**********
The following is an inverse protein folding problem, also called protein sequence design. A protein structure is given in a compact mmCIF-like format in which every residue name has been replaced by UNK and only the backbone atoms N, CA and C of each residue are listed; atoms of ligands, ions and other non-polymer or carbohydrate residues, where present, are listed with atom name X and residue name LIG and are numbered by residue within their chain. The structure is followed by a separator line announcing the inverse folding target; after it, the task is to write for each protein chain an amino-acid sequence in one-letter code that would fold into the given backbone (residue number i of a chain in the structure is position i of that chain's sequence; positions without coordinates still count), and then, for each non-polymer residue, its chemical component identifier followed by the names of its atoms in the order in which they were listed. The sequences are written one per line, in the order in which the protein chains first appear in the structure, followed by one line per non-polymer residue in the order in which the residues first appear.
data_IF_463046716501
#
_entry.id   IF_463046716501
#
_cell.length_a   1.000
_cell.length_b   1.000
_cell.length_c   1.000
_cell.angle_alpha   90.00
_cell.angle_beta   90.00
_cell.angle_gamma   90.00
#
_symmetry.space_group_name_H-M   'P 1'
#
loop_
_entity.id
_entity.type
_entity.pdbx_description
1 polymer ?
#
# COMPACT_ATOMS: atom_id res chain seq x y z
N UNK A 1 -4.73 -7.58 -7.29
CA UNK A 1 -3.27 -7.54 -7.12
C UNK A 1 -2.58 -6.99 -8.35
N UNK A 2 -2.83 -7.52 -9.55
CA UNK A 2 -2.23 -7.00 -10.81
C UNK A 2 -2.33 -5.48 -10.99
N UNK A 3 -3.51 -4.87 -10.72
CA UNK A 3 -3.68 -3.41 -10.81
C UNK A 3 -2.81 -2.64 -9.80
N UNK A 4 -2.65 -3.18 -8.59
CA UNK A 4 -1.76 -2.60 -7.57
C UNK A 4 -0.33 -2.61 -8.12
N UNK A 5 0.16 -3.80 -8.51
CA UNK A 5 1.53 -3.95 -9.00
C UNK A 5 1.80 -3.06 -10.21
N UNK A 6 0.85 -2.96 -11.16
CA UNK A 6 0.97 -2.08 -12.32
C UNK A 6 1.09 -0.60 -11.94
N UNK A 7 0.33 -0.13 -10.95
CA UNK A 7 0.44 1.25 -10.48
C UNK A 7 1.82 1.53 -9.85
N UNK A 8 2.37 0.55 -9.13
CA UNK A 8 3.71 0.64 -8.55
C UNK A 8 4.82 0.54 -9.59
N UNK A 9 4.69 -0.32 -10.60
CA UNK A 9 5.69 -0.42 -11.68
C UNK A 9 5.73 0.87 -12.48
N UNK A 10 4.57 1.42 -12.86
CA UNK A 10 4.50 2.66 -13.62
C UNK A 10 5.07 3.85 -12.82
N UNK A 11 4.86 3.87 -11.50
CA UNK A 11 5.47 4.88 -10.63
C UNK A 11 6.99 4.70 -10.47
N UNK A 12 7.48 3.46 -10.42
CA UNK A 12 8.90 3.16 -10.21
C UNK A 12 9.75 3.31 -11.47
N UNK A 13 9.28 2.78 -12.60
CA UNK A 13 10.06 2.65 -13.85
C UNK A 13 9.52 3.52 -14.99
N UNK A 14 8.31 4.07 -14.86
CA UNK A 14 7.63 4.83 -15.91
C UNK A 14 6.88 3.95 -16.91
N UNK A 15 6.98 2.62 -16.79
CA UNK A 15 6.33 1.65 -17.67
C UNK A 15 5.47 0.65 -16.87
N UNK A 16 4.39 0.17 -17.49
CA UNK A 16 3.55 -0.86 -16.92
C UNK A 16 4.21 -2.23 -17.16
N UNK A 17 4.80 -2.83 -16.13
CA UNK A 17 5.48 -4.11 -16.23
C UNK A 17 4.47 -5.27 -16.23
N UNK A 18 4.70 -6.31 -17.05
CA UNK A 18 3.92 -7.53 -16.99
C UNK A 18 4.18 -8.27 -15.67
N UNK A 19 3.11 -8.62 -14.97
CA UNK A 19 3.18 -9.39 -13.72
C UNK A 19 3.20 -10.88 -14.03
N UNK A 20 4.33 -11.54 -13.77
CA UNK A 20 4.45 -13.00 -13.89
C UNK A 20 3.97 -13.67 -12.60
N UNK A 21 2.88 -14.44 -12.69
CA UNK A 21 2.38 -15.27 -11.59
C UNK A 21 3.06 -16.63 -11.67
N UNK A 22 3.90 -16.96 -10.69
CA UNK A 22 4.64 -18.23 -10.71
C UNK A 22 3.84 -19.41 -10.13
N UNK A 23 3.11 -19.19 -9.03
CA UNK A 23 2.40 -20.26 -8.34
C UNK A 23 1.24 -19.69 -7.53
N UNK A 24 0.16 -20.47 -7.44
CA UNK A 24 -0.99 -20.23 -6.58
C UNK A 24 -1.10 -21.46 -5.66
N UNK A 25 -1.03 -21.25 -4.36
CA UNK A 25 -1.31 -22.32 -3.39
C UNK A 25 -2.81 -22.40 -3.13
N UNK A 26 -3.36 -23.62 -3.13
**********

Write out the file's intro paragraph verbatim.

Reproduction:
The following is an inverse protein folding problem, also called protein sequence design. A protein structure is given in a compact mmCIF-like format in which every residue name has been replaced by UNK and only the backbone atoms N, CA and C of each residue are listed; atoms of ligands, ions and other non-polymer or carbohydrate residues, where present, are listed with atom name X and residue name LIG and are numbered by residue within their chain. The structure is followed by a separator line announcing the inverse folding target; after it, the task is to write for each protein chain an amino-acid sequence in one-letter code that would fold into the given backbone (residue number i of a chain in the structure is position i of that chain's sequence; positions without coordinates still count), and then, for each non-polymer residue, its chemical component identifier followed by the names of its atoms in the order in which they were listed. The sequences are written one per line, in the order in which the protein chains first appear in the structure, followed by one line per non-polymer residue in the order in which the residues first appear.